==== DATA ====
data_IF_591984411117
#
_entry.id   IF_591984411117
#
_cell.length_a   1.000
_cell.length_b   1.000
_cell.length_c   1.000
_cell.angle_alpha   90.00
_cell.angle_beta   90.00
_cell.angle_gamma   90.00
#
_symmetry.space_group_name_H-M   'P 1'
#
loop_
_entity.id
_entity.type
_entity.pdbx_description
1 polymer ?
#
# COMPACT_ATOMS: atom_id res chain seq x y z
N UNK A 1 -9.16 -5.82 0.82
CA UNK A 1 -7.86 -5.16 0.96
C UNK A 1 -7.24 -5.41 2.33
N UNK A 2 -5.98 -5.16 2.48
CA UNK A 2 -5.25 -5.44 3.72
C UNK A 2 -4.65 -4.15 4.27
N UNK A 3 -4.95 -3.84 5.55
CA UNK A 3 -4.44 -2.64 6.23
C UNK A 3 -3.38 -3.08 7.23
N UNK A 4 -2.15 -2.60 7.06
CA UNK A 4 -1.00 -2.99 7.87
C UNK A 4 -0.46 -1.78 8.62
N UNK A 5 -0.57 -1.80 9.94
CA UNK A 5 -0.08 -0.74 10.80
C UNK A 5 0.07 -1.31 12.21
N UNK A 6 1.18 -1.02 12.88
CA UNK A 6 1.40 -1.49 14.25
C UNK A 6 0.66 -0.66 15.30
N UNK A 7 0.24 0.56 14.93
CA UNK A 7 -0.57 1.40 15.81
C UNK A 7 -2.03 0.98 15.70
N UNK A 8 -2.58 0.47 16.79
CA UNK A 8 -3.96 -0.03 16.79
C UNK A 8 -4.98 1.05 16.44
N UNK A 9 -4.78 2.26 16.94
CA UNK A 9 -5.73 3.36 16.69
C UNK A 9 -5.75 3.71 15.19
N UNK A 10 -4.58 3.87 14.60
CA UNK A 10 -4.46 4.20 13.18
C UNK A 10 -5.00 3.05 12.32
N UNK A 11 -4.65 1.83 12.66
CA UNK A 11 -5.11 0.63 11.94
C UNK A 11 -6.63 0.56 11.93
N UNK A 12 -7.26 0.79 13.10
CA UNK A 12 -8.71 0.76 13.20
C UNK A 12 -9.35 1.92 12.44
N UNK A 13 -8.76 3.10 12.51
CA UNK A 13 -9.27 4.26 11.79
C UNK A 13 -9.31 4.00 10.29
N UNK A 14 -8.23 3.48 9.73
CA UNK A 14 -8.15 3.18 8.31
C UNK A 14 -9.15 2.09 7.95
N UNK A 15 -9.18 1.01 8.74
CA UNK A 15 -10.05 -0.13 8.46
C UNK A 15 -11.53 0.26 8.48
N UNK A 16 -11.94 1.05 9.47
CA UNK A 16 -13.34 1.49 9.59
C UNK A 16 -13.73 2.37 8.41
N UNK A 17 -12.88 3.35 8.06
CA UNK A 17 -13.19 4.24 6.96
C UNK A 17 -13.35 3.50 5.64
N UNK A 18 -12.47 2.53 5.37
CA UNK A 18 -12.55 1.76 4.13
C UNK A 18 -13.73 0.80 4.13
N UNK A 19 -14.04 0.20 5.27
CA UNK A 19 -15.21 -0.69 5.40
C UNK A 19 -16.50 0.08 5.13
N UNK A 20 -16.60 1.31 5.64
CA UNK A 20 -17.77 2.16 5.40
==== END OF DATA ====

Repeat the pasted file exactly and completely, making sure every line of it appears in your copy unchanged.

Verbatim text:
data_IF_591984411117
#
_entry.id   IF_591984411117
#
_cell.length_a   1.000
_cell.length_b   1.000
_cell.length_c   1.000
_cell.angle_alpha   90.00
_cell.angle_beta   90.00
_cell.angle_gamma   90.00
#
_symmetry.space_group_name_H-M   'P 1'
#
loop_
_entity.id
_entity.type
_entity.pdbx_description
1 polymer ?
#
# COMPACT_ATOMS: atom_id res chain seq x y z
N UNK A 1 -9.16 -5.82 0.82
CA UNK A 1 -7.86 -5.16 0.96
C UNK A 1 -7.24 -5.41 2.33
N UNK A 2 -5.98 -5.16 2.48
CA UNK A 2 -5.25 -5.44 3.72
C UNK A 2 -4.65 -4.15 4.27
N UNK A 3 -4.95 -3.84 5.55
CA UNK A 3 -4.44 -2.64 6.23
C UNK A 3 -3.38 -3.08 7.23
N UNK A 4 -2.15 -2.60 7.06
CA UNK A 4 -1.00 -2.99 7.87
C UNK A 4 -0.46 -1.78 8.62
N UNK A 5 -0.57 -1.80 9.94
CA UNK A 5 -0.08 -0.74 10.80
C UNK A 5 0.07 -1.31 12.21
N UNK A 6 1.18 -1.02 12.88
CA UNK A 6 1.40 -1.49 14.25
C UNK A 6 0.66 -0.66 15.30
N UNK A 7 0.24 0.56 14.93
CA UNK A 7 -0.57 1.40 15.81
C UNK A 7 -2.03 0.98 15.70
N UNK A 8 -2.58 0.47 16.79
CA UNK A 8 -3.96 -0.03 16.79
C UNK A 8 -4.98 1.05 16.44
N UNK A 9 -4.78 2.26 16.94
CA UNK A 9 -5.73 3.36 16.69
C UNK A 9 -5.75 3.71 15.19
N UNK A 10 -4.58 3.87 14.60
CA UNK A 10 -4.46 4.20 13.18
C UNK A 10 -5.00 3.05 12.32
N UNK A 11 -4.65 1.83 12.66
CA UNK A 11 -5.11 0.63 11.94
C UNK A 11 -6.63 0.56 11.93
N UNK A 12 -7.26 0.79 13.10
CA UNK A 12 -8.71 0.76 13.20
C UNK A 12 -9.35 1.92 12.44
N UNK A 13 -8.76 3.10 12.51
CA UNK A 13 -9.27 4.26 11.79
C UNK A 13 -9.31 4.00 10.29
N UNK A 14 -8.23 3.48 9.73
CA UNK A 14 -8.15 3.18 8.31
C UNK A 14 -9.15 2.09 7.95
N UNK A 15 -9.18 1.01 8.74
CA UNK A 15 -10.05 -0.13 8.46
C UNK A 15 -11.53 0.26 8.48
N UNK A 16 -11.94 1.05 9.47
CA UNK A 16 -13.34 1.49 9.59
C UNK A 16 -13.73 2.37 8.41
N UNK A 17 -12.88 3.35 8.06
CA UNK A 17 -13.19 4.24 6.96
C UNK A 17 -13.35 3.50 5.64
N UNK A 18 -12.47 2.53 5.37
CA UNK A 18 -12.55 1.76 4.13
C UNK A 18 -13.73 0.80 4.13
N UNK A 19 -14.04 0.20 5.27
CA UNK A 19 -15.21 -0.69 5.40
C UNK A 19 -16.50 0.08 5.13
N UNK A 20 -16.60 1.31 5.64
CA UNK A 20 -17.77 2.16 5.40